Responding to Hurricane Florence: How Clients Dealt with a 1,000-Year Flood

As far as hurricanes go, Florence wasn’t spectacular. Those of us who live along the coast have survived storms with much fiercer winds and more ferocious gusts. Like last-minute houseguests who drop in for one last beach trip before school starts, our hurricanes typically roar in, disrupt our lives and schedules for a few days, then waft away.

But Florence was different. She breezed into our communities, leisurely made herself at home, and wildly overstayed her welcome. She lounged for four long days, dumping epic amounts of rain—as much as 36 inches in some areas and a total of 8.06 trillion gallons across North Carolina.

By the time she departed, Florence had caused 53 deaths, catastrophic flooding in three states, and $38 billion in damage.

While those of us in Florence’s path were busy ensuring the safety and welfare of our families and households, many of our clients were also charged with ensuring the safety and welfare of their entire communities. The following recounts how several of our clients dealt with the 1,000-year flood brought about by Hurricane Florence.

Technology Speeds Assessment

Hurricane Florence’s historic rains and subsequent flooding rendered most affected areas impassable and dangerous. Some were accessible only by boat. Thousands of people were impacted. Unmanned aerial systems (UAS) technology provided a way for clients to assess damage quickly, safely and cost effectively.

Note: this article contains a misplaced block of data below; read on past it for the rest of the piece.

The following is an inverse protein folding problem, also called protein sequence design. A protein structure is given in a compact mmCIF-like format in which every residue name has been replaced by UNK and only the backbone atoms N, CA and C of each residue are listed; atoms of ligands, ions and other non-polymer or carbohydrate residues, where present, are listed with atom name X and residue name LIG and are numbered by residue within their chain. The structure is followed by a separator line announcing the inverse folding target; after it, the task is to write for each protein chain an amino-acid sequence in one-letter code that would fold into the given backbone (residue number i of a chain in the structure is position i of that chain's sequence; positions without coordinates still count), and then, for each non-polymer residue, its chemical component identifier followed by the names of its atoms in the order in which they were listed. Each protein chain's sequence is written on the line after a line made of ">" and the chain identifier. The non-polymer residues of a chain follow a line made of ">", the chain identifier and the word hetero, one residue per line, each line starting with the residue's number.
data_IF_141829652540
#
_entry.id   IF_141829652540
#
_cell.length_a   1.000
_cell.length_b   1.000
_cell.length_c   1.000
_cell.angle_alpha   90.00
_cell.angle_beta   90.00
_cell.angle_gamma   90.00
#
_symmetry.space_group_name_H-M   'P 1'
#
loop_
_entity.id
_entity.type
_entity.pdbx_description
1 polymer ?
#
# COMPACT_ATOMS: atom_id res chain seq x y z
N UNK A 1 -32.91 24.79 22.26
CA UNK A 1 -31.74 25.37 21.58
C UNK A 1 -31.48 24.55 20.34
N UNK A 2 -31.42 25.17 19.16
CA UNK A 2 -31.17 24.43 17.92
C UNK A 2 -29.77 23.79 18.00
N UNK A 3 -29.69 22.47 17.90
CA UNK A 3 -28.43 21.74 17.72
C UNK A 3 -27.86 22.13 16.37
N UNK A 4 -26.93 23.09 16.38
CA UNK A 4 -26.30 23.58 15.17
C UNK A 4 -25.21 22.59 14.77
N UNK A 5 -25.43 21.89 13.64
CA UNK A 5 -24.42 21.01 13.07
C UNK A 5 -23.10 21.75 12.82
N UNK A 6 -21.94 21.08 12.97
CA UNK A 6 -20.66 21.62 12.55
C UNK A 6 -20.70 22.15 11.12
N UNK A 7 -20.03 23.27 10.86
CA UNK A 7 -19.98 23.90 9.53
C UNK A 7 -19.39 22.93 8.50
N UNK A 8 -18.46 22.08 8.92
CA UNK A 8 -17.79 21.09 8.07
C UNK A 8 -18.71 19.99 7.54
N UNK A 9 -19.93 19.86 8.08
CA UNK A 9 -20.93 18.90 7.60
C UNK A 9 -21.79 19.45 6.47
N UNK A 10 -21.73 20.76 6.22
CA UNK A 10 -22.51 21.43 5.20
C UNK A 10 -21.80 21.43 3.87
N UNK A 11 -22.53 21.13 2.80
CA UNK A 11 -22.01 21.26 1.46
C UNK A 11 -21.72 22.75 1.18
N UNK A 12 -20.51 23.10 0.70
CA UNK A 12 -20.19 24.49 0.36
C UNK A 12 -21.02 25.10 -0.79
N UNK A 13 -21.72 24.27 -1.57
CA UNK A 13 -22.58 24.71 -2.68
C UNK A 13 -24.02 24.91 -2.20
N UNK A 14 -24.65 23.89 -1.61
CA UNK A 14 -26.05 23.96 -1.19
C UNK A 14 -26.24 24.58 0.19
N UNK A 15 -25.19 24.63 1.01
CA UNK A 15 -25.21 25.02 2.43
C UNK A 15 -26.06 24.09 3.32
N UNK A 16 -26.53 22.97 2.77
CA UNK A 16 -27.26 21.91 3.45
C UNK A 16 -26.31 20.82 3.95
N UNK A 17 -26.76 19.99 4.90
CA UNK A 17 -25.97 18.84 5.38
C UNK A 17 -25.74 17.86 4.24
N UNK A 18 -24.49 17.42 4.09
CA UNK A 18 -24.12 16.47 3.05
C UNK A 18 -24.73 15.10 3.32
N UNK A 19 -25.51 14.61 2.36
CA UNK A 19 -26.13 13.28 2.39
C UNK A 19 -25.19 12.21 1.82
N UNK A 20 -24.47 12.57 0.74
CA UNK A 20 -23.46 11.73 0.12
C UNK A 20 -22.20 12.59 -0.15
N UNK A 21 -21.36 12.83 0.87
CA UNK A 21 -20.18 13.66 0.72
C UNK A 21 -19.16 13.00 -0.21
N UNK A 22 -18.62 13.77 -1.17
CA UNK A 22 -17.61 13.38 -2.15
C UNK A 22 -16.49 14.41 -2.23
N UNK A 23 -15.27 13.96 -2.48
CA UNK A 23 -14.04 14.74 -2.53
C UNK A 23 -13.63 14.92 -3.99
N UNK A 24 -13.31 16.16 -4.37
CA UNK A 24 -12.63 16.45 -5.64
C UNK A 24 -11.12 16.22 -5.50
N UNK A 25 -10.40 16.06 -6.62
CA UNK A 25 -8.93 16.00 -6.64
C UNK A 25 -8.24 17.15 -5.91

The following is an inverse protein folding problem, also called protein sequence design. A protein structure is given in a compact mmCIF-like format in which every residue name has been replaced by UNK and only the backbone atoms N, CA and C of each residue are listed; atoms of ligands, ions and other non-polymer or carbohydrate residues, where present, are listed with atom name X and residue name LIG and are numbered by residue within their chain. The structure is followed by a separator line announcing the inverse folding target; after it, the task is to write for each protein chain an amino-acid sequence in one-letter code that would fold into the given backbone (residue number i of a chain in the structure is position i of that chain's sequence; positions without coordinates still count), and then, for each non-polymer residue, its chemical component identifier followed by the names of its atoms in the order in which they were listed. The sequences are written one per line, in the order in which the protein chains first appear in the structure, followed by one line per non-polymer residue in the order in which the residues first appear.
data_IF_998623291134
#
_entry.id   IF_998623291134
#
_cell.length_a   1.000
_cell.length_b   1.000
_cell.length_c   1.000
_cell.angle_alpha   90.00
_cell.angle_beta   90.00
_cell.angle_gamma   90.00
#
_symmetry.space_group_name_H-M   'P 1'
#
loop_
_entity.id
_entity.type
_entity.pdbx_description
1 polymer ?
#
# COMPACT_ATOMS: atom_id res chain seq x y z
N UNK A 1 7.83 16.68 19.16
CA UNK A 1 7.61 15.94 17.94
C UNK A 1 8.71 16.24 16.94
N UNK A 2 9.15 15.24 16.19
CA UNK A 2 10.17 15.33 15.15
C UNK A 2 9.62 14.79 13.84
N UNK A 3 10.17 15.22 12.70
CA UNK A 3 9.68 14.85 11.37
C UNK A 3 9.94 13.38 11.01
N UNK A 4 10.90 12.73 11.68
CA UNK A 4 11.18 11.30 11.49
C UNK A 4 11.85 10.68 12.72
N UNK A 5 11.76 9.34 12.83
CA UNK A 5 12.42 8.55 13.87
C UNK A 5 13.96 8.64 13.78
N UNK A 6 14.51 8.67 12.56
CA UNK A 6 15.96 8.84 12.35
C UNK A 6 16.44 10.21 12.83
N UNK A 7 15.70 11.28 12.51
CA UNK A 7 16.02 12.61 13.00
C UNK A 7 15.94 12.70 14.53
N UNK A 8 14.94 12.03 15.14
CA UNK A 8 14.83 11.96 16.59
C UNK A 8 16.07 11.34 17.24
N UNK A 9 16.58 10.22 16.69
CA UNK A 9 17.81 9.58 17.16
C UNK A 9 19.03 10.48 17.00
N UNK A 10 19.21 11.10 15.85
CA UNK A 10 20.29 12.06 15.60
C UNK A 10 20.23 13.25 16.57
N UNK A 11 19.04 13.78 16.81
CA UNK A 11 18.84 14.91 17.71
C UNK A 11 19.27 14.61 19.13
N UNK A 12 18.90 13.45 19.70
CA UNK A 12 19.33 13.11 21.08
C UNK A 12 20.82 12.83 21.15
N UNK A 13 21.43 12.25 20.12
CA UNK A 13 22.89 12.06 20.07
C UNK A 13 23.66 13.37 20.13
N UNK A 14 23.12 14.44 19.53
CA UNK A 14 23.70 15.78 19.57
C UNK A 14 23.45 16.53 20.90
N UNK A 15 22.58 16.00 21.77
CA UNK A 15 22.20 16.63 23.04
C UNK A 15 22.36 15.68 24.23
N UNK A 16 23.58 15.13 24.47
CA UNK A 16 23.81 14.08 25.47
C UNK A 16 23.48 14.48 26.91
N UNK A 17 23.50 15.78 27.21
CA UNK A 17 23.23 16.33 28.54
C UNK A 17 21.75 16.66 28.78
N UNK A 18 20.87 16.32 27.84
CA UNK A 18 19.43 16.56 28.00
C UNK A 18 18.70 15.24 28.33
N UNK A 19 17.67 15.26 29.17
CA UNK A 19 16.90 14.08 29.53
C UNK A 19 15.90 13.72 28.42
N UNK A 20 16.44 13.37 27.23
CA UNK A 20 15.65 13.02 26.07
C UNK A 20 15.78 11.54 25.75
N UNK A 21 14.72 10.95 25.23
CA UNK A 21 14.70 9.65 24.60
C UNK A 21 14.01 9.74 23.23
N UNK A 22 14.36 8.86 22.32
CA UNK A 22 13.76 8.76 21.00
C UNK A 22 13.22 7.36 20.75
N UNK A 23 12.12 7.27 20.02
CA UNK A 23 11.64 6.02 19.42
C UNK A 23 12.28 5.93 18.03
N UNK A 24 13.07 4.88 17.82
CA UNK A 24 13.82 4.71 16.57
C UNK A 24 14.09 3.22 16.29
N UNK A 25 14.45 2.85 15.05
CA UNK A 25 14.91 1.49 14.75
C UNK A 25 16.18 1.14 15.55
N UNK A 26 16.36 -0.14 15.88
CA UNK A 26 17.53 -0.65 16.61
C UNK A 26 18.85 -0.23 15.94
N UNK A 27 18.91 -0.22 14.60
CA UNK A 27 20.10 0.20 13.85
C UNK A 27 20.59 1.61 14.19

McKim & Creed mobilized drone pilots from Texas, Georgia and North Carolina, and stationed teams in Wilmington and New Bern, two of the hardest-hit areas in North Carolina, to assess damage. The UAS technology worked particularly well in swampy, heavily wooded areas that were difficult, dangerous or impossible to get to on foot.

“Our clients were able to view the UAS data in real-time in the field. Just minutes after each flight, video was available for closer inspection and zoom-ins. From there, they could direct crews to the damaged areas,” explained Todd King, PLS, LEED AP, a drone pilot who coordinated McKim & Creed’s UAS efforts.

McKim & Creed conducted nearly 100 UAS flights for clients. “UAS provided high-quality damage assessment data very quickly, and the video gave our clients the ability to fully document the extent of the damage,” said Mr. King.
McKim & Creed used UAS technology to accurately assess damages and flooded road conditions for clients.